90 Federal St Auckland
Ph: (09) 363 7030
I asked last week whether you had to be Italian to cook great Italian food. The answer is no. A Yorkshireman, Sean Connolly, is behind the newest restaurant in town, which captures the essence of Italian.
Connolly, the man behind The Grill steakhouse, has colonised the space vacated by Peter Gordon's dine. It's an odd fit. Gusto's website promises "rustic Italian ... simple food, classic flavours and fresh seasonal ingredients". But there's nothing rustic, simple or classic about the room. They've loosened it up by opening it up to the lobby and turning the previous gentlemen's club frontage into a bar and losing those terrible leather chairs, but Tom Skyring's overblown design, including the UFO-style chandeliers, remains.
Perhaps inspired by the surroundings' former occupants, the staff lay on the formality a bit thick. The Professor remarked that by the time we sat down and before we had even received a glass of water, five separate people, including the woman who seated us, had welcomed us and wished us a very good evening.
By number three I was chuckling; by number five I was struggling to breathe. When we left (and I don't think I had been recognised; I can usually tell) we virtually walked along a guard of honour and I felt tempted to high-five the entire line.
Throughout the evening our waiter checked in with tiresome frequency, too, although his French accent and turn of phrase ("Is everything perfect for you?") made him irresistible. He was certainly more couth than the maitre d', whose inquiry about why we weren't drinking was very faintly aggressive.
It would be charitable to ascribe such solicitousness to the anxiety that attends on newness - the place had been open less than a fortnight - and it would possibly do for everybody to loosen up a bit. They could take a lead from the kitchen, where they are turning out food that is both classy and effortless.
The menu moves through bites, pasta and sides to more substantial fare (with some impressive cheeses on the dessert menu) but the transitions are pretty seamless. It's not really an entree/main/dessert set-up so much as a place where you jump around and get a little or a lot of whatever takes your fancy, from olives and parmesan to a kingfish tail, wrapped in prosciutto and baked.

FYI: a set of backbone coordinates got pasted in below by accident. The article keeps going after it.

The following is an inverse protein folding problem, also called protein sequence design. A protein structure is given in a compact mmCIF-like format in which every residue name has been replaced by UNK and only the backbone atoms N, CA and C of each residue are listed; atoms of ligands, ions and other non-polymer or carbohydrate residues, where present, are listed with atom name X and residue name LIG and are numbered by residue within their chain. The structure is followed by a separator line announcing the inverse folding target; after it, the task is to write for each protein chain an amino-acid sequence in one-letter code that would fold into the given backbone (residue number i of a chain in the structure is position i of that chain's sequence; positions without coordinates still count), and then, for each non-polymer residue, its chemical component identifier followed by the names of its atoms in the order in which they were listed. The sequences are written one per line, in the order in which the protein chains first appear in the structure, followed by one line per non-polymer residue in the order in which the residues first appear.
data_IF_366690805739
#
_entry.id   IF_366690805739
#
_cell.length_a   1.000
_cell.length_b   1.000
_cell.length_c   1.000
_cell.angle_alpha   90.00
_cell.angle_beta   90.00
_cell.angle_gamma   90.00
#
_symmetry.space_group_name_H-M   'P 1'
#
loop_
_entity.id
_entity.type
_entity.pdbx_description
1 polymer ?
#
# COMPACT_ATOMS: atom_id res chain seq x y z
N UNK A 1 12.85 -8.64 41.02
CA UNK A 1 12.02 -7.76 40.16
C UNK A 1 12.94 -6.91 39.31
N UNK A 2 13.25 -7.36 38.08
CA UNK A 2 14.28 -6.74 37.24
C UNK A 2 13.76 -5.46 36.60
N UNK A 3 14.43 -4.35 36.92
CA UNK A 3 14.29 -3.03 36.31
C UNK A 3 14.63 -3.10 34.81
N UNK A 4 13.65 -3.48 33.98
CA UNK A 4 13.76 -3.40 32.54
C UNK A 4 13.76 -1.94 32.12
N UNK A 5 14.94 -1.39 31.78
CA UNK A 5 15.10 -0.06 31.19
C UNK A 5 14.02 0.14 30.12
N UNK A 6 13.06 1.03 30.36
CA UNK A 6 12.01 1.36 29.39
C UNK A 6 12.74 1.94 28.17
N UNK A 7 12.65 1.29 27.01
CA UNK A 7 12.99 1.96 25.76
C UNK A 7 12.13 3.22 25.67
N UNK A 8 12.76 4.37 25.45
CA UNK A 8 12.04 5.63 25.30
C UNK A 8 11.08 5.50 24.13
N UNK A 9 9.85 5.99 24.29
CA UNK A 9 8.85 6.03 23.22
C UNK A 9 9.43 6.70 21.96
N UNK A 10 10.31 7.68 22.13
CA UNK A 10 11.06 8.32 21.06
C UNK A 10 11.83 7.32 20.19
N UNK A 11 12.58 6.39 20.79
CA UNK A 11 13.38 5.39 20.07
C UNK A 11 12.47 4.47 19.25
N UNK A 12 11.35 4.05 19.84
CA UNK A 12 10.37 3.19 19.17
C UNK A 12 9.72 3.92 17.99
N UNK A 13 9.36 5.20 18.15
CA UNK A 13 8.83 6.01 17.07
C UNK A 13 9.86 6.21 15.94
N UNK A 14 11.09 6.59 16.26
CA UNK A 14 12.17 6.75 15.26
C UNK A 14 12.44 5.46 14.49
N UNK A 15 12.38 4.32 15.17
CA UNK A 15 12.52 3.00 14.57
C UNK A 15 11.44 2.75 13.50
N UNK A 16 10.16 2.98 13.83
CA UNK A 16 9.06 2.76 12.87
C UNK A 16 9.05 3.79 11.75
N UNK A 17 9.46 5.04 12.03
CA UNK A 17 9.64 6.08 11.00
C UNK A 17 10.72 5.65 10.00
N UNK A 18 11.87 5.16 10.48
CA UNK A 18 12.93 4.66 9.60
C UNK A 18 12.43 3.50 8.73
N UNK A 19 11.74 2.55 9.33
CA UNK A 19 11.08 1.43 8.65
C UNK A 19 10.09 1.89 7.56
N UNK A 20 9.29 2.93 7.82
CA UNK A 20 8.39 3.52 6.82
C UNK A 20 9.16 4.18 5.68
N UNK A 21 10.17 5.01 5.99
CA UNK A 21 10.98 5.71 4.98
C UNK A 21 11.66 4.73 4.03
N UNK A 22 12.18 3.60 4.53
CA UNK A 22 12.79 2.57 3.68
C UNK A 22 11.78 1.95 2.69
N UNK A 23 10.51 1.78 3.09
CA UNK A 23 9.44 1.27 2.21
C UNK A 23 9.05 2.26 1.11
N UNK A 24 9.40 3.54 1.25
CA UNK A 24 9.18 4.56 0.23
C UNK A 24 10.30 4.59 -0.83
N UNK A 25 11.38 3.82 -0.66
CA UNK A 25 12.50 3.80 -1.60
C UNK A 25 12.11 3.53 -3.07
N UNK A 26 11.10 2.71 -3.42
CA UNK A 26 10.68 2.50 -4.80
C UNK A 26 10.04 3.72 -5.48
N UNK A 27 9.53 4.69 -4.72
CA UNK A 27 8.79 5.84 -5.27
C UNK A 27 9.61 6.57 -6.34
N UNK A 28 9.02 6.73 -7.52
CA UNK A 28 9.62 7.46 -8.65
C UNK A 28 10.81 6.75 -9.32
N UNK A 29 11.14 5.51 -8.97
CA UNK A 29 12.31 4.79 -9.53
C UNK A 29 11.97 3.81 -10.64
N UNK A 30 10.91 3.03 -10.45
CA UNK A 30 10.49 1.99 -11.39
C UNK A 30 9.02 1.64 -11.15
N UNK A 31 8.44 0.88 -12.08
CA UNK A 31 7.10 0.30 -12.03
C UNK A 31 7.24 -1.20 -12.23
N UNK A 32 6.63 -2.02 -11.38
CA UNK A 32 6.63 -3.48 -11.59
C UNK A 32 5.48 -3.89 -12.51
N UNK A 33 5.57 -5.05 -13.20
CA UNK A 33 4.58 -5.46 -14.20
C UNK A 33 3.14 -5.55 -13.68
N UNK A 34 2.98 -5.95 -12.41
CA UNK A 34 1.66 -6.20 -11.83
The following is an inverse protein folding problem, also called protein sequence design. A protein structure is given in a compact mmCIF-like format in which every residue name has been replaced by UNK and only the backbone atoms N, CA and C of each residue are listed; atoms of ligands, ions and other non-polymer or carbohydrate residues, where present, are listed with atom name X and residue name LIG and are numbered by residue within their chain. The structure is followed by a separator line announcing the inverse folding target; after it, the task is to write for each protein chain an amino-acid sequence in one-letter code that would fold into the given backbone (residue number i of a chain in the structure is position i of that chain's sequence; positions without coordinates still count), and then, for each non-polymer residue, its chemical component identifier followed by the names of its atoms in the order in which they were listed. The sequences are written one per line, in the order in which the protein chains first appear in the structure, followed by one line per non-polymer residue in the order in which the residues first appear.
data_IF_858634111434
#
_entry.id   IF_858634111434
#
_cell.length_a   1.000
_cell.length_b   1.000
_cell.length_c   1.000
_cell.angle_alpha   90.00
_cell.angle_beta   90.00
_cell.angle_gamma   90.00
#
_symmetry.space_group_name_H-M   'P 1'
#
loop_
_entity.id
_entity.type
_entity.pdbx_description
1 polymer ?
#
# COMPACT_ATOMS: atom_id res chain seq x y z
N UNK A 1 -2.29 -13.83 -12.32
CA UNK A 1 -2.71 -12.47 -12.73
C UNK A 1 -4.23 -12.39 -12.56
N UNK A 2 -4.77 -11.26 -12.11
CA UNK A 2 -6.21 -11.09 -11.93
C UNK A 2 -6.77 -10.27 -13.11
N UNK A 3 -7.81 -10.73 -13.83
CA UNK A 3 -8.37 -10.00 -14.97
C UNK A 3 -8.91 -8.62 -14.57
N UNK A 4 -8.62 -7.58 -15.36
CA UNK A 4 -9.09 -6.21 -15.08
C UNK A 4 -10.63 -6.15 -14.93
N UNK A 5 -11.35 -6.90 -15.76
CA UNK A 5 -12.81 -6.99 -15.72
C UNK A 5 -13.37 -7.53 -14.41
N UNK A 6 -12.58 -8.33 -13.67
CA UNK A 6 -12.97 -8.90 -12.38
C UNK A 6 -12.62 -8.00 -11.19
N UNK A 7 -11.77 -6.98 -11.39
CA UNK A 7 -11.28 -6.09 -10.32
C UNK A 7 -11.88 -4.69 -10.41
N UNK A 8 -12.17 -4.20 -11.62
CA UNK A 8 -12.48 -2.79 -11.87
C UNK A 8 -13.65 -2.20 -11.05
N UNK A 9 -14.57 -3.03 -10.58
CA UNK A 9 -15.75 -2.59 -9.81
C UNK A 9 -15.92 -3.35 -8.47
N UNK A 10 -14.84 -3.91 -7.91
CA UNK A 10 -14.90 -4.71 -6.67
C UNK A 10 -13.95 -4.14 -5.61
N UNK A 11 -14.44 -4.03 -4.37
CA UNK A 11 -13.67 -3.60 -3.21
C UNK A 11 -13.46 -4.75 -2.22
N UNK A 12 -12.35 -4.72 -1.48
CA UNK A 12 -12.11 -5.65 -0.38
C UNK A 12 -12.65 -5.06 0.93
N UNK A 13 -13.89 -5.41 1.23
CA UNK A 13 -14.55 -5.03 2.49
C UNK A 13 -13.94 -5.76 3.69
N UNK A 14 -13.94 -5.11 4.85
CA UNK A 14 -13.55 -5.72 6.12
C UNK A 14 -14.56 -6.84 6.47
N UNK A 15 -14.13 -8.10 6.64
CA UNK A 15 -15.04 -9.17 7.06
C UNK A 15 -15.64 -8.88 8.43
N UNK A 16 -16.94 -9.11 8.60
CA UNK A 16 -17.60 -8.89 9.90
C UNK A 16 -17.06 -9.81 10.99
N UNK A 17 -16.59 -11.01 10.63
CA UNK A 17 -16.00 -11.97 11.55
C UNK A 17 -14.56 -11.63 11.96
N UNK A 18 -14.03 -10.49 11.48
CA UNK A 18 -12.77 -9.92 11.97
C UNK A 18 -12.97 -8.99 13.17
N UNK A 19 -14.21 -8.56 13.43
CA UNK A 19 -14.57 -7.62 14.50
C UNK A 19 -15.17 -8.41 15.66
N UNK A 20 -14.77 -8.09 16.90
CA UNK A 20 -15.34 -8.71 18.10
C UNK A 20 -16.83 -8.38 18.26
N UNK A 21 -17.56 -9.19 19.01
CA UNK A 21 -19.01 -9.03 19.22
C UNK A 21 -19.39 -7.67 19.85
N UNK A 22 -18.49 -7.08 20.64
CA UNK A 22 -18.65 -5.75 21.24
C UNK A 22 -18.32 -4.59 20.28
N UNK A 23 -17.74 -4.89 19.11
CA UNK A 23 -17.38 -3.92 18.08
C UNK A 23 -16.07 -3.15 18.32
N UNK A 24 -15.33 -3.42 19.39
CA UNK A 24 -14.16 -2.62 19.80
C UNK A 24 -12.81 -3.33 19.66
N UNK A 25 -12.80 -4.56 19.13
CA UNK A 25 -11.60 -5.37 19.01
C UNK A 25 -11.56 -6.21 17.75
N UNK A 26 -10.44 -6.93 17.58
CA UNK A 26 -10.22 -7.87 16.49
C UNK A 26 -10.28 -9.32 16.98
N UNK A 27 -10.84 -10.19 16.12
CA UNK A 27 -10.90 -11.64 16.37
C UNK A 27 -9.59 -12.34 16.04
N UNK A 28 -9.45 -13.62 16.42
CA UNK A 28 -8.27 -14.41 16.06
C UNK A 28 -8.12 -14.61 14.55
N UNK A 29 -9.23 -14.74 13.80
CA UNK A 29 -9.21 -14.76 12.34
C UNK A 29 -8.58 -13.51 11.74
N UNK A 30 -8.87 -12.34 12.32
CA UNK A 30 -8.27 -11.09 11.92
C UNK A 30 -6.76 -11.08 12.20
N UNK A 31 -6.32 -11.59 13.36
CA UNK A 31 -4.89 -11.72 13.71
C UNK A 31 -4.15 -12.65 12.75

We were taken with the idea of home-made ricotta (with honey and pine nuts) which the waiter urged us to accompany with a tiny pizza topped with slices of smoky roasted garlic and fresh young rosemary leaves. It was a marriage made in heaven and we slathered the crusty, slightly charred pizza with the creamy new cheese.
From the pasta selection we chose what were described as Sardinian ravioli, which, I learned, differed from mainland recipes in being shaped more like tiny pasties than flat envelopes, and filled with potato, lightly flavoured with mint and pecorino. I learned this from Connolly himself, who had just arrived after going to see his good mate Jimmy Barnes at the Springsteen concert and was walking the floor in pinstripe apron making sure everyone was happy. Nice touch, even if he was the sixth.
Three large pork and veal meatballs came drizzled with a tomato passata that was too delicate to be called rustic, though any Italian peasant or city slicker would like the recipe. A salad of radicchio, orange and shaved fennel salad was a tart, tangy delight and made an excellent foil to the evening's stand-out dish.
This was the aforementioned kingfish tail, big as a ballerina's thigh, and baked with a mess of capers. A waiter prepared it at the table, not in the delicate, silver-service sole meuniere style, but running a carving knife down the backbone and folding the skin back to reveal the succulent, meaty flesh. Equal parts fine dining and driftwood barbecue on a beach, it was one of the best dishes I've ever eaten.
The Professor would not forgive me for failing to mention the rum baba, which was dealt to tableside by Connolly. Its full name is Rum Baba 1835, which refers to the date that it was reportedly invented in Paris. A cylinder of rich and yeasty sponge, like a brioche on steroids, is soaked with Jamaican rum and topped with vanilla mascarpone. Do not miss it. It will change your life.
Verdict: Bravo, maestro